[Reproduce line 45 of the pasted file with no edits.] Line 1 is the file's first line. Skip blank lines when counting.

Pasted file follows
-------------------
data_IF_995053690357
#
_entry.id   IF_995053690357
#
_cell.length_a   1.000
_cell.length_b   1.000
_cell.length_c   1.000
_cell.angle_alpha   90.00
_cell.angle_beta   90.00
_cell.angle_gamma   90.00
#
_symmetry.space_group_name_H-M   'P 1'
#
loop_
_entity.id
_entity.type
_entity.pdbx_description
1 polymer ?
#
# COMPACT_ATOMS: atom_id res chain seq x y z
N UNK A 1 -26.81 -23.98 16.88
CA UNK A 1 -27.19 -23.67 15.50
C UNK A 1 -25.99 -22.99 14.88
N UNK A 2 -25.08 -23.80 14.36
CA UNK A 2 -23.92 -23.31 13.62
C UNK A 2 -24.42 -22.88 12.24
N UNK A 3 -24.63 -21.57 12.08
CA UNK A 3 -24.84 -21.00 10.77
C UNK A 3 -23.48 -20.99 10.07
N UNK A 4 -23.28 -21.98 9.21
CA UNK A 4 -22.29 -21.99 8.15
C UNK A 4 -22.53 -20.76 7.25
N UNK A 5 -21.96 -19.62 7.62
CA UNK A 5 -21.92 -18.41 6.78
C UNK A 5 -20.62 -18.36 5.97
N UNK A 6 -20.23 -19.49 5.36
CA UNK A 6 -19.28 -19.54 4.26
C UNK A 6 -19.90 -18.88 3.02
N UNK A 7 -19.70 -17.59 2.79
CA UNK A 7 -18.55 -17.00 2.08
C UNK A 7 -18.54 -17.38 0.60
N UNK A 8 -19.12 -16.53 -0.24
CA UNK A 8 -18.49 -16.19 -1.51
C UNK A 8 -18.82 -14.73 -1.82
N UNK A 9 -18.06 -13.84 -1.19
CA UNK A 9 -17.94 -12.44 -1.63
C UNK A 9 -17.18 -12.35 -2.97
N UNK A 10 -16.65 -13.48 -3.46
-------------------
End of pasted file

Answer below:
N UNK A 9 -18.06 -13.84 -1.19